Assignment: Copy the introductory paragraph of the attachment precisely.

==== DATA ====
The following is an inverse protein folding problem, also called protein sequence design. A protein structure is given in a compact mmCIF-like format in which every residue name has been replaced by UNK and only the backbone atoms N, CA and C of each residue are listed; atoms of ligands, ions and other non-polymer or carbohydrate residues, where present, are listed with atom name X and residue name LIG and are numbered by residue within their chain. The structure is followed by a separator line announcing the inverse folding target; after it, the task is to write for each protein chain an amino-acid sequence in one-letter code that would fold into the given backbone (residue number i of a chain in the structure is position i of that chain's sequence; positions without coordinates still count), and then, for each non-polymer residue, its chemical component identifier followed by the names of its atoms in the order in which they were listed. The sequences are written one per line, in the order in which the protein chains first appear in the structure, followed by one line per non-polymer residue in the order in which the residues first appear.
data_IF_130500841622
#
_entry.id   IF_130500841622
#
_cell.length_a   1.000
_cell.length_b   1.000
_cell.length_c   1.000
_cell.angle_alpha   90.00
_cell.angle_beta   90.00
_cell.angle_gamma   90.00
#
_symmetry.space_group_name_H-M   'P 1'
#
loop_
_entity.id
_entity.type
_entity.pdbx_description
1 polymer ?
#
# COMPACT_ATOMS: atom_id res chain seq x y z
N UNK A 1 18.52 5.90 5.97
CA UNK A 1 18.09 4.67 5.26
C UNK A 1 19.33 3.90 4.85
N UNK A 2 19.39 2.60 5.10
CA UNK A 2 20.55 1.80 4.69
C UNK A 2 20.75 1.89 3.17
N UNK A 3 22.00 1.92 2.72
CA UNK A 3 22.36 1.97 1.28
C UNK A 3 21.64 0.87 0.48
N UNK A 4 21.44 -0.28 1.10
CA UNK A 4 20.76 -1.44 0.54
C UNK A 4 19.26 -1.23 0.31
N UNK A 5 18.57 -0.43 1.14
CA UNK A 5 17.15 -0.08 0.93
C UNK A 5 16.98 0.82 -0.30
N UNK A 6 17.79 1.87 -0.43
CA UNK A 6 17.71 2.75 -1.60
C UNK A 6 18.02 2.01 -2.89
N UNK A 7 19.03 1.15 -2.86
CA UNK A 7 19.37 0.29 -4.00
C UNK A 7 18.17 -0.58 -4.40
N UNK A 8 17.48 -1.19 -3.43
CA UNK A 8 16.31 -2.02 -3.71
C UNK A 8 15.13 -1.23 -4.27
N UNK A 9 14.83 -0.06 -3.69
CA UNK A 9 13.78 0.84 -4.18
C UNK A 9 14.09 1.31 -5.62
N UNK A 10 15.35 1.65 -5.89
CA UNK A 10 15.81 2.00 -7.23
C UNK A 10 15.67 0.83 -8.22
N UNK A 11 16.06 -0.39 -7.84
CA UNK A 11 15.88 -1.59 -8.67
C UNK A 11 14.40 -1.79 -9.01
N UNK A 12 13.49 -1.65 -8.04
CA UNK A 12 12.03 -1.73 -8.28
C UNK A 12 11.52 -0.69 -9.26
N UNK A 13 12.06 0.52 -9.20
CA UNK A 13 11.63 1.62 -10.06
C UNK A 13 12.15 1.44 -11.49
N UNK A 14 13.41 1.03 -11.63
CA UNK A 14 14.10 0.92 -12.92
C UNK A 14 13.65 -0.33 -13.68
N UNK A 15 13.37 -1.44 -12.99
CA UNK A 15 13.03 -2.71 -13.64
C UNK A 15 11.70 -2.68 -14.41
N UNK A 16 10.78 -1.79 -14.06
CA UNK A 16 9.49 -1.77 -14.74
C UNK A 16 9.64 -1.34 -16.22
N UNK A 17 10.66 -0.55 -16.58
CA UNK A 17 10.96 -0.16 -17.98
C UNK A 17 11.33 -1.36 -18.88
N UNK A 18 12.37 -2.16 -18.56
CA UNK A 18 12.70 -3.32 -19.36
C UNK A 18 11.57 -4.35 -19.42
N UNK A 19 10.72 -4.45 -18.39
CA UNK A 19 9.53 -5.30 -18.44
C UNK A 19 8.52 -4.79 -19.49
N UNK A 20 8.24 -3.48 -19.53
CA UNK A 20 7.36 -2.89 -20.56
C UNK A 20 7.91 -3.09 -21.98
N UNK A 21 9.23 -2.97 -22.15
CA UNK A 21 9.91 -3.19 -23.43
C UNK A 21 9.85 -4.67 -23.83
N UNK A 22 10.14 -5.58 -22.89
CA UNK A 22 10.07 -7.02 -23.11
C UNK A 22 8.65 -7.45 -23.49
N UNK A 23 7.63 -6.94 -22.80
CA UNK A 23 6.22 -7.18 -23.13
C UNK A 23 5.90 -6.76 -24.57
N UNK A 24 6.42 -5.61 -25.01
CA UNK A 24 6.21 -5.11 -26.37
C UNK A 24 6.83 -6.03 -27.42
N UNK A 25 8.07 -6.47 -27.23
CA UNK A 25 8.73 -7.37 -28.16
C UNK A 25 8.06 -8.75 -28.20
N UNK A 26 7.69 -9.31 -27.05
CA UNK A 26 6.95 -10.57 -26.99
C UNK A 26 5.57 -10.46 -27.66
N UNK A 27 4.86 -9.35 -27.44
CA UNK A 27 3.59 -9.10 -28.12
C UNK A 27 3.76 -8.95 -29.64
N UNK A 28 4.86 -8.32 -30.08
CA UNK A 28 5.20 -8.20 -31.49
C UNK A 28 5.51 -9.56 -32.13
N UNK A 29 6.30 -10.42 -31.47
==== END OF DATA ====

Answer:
The following is an inverse protein folding problem, also called protein sequence design. A protein structure is given in a compact mmCIF-like format in which every residue name has been replaced by UNK and only the backbone atoms N, CA and C of each residue are listed; atoms of ligands, ions and other non-polymer or carbohydrate residues, where present, are listed with atom name X and residue name LIG and are numbered by residue within their chain. The structure is followed by a separator line announcing the inverse folding target; after it, the task is to write for each protein chain an amino-acid sequence in one-letter code that would fold into the given backbone (residue number i of a chain in the structure is position i of that chain's sequence; positions without coordinates still count), and then, for each non-polymer residue, its chemical component identifier followed by the names of its atoms in the order in which they were listed. The sequences are written one per line, in the order in which the protein chains first appear in the structure, followed by one line per non-polymer residue in the order in which the residues first appear.